Valve has been making comics around some of its biggest properties for months for free online, but now the company has partnered with Dark Horse Comics to bring them out in print. Comic Book Resources (via Gamasutra) reports that "Valve Presents: The Sacrifice and Other Steam-Powered Stories" will go on sale November 16 for $29.99.
The collection is a bit pricier than the average comic collection, but it's also more than three-hundred pages long and sports a hardcover. That makes it hard to complain. It will include stories from the worlds of Team Fortress 2, Portal, and Left 4 Dead. All indications are that this is a compilation of comics you can already find online, but it wouldn't surprise us if Valve slipped a bonus or two in there.
Accompanying the new soundtrack volume is another round of Portal 2 ringtones in handy Android and iOS formats. Some are based upon soundtrack snippets, whilst others simply in-game sound effects for your telephonic tililation.
Free Portal 2 downloadable content is expected on all platforms this summer, though this was announced in April and we've heard little of it since; who knows what degree of Valve time dilation is in effect? However, free DLC has been released for players using the fancy Razer Hydra motion controller, introducing a number of new mechanics.
Valve has announced the winners of its Portal 2 Summer Mapping Initiative contest. The company says that they received 280 entries in all, and the 13 lucky judges took 140 hours to complete them all. Play Portal 2 for hours and hours -- what a terrible fate, right?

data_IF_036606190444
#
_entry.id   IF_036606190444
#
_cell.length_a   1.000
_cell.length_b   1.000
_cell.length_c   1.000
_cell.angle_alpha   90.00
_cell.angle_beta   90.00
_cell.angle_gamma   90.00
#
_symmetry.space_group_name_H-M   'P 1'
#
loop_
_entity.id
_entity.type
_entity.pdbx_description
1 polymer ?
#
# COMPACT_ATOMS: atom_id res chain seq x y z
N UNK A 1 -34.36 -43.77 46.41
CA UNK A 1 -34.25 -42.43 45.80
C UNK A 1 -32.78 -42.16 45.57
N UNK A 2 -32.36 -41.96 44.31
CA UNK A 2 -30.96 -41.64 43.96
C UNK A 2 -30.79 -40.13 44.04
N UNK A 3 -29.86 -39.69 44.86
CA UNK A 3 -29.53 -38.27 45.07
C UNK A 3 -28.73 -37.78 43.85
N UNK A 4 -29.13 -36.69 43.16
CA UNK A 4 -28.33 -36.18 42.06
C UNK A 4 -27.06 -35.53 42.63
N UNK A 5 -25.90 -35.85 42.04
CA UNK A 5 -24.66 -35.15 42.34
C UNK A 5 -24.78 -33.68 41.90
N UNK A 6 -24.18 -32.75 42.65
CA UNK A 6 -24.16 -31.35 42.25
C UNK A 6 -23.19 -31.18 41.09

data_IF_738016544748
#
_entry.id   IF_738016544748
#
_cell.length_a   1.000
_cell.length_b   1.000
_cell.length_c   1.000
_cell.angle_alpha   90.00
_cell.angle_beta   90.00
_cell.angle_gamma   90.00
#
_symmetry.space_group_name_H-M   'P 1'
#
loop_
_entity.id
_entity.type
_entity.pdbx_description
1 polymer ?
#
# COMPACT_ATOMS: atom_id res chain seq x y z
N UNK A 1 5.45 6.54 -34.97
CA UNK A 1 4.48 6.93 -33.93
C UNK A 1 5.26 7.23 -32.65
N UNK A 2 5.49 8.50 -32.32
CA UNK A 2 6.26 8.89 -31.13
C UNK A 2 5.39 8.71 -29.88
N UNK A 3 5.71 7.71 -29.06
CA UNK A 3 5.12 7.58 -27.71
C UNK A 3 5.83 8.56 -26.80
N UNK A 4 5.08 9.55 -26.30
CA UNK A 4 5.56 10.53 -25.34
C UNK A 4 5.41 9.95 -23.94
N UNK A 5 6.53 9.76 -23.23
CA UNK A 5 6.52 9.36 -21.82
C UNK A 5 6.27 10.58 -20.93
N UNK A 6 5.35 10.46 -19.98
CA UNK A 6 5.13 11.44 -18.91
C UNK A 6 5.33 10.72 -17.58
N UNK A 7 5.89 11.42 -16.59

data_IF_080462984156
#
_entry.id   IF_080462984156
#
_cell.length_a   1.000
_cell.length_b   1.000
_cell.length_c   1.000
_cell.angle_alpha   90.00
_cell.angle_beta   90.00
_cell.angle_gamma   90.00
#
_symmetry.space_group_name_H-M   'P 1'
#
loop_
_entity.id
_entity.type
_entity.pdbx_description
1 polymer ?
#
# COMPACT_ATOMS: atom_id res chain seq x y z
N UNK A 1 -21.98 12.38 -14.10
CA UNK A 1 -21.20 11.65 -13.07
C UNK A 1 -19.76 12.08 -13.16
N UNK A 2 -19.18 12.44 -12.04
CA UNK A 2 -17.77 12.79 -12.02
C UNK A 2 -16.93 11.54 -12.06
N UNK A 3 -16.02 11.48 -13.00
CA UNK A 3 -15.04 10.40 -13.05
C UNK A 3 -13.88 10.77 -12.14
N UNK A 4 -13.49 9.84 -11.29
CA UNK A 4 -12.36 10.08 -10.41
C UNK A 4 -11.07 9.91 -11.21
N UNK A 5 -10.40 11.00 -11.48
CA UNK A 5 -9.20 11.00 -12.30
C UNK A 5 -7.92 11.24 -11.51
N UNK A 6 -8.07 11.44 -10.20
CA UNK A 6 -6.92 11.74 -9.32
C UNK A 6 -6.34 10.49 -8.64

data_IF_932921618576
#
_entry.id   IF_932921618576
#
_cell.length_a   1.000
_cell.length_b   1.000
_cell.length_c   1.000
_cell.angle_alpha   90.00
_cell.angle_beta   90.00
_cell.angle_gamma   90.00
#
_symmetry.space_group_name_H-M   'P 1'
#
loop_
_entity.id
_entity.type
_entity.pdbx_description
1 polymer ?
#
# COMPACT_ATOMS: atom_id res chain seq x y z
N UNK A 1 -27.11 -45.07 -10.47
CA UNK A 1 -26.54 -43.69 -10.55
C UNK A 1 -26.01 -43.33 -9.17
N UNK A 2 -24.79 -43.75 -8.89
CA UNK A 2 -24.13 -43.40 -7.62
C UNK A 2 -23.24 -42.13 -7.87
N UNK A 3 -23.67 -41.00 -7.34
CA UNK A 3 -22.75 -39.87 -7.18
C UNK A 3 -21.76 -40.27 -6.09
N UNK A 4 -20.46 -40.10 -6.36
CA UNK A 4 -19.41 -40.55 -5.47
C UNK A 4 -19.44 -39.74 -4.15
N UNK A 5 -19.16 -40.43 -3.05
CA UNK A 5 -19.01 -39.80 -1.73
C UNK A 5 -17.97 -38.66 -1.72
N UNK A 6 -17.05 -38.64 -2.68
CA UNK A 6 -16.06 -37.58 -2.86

Patent Pending, an intermediate difficulty map, won the contest. Pit-heavy Infinifling took second place, and Edifice won an honorable mention. Those levels have been given a Valve stamp of approval, so they're probably worth trying out. The instructions for installing the packs are at Valve's winners page.
The winning creators will each receive Portal 2-themed t-shirts, posters, and swag from Jinx, Think Geek, Glitch, and Valve. The company also reminded users of the music video contest currently running through July 15. You can win a guitar autographed by The National along with some Portal goodies, so get started if you have any video editing skills.
While Newell didn't offer any detail about retail and Steam sales, that is an incredible accomplishment given the game's April release and full retail price point. By the time of Portal 2's launch, the original game had sold four million retail copies. At this rate, it seems likely that the sequel will match the sales of the original. And with the money made from Portal 2, Valve will finally be able to complete development of Half-Life 2: Episode 3. That's how it works, right?